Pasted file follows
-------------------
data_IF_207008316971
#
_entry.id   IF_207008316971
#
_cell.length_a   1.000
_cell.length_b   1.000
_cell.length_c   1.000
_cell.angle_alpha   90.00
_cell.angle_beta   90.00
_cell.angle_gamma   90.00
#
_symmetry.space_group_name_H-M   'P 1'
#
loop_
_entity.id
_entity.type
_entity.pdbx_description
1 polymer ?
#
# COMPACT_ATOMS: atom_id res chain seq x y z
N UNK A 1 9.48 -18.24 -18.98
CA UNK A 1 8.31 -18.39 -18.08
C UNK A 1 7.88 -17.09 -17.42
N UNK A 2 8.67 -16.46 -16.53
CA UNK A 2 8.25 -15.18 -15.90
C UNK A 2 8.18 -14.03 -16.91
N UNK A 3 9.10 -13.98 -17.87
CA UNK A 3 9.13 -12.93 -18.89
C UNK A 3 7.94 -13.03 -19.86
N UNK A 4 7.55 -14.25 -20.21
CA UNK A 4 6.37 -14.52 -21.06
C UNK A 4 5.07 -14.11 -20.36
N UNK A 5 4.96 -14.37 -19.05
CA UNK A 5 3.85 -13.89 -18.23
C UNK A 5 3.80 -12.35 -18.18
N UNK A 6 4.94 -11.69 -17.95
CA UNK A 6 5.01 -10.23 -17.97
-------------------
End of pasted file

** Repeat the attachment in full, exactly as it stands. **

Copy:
data_IF_207008316971
#
_entry.id   IF_207008316971
#
_cell.length_a   1.000
_cell.length_b   1.000
_cell.length_c   1.000
_cell.angle_alpha   90.00
_cell.angle_beta   90.00
_cell.angle_gamma   90.00
#
_symmetry.space_group_name_H-M   'P 1'
#
loop_
_entity.id
_entity.type
_entity.pdbx_description
1 polymer ?
#
# COMPACT_ATOMS: atom_id res chain seq x y z
N UNK A 1 9.48 -18.24 -18.98
CA UNK A 1 8.31 -18.39 -18.08
C UNK A 1 7.88 -17.09 -17.42
N UNK A 2 8.67 -16.46 -16.53
CA UNK A 2 8.25 -15.18 -15.90
C UNK A 2 8.18 -14.03 -16.91
N UNK A 3 9.10 -13.98 -17.87
CA UNK A 3 9.13 -12.93 -18.89
C UNK A 3 7.94 -13.03 -19.86
N UNK A 4 7.55 -14.25 -20.21
CA UNK A 4 6.37 -14.52 -21.06
C UNK A 4 5.07 -14.11 -20.36
N UNK A 5 4.96 -14.37 -19.05
CA UNK A 5 3.85 -13.89 -18.23
C UNK A 5 3.80 -12.35 -18.18
N UNK A 6 4.94 -11.69 -17.95
CA UNK A 6 5.01 -10.23 -17.97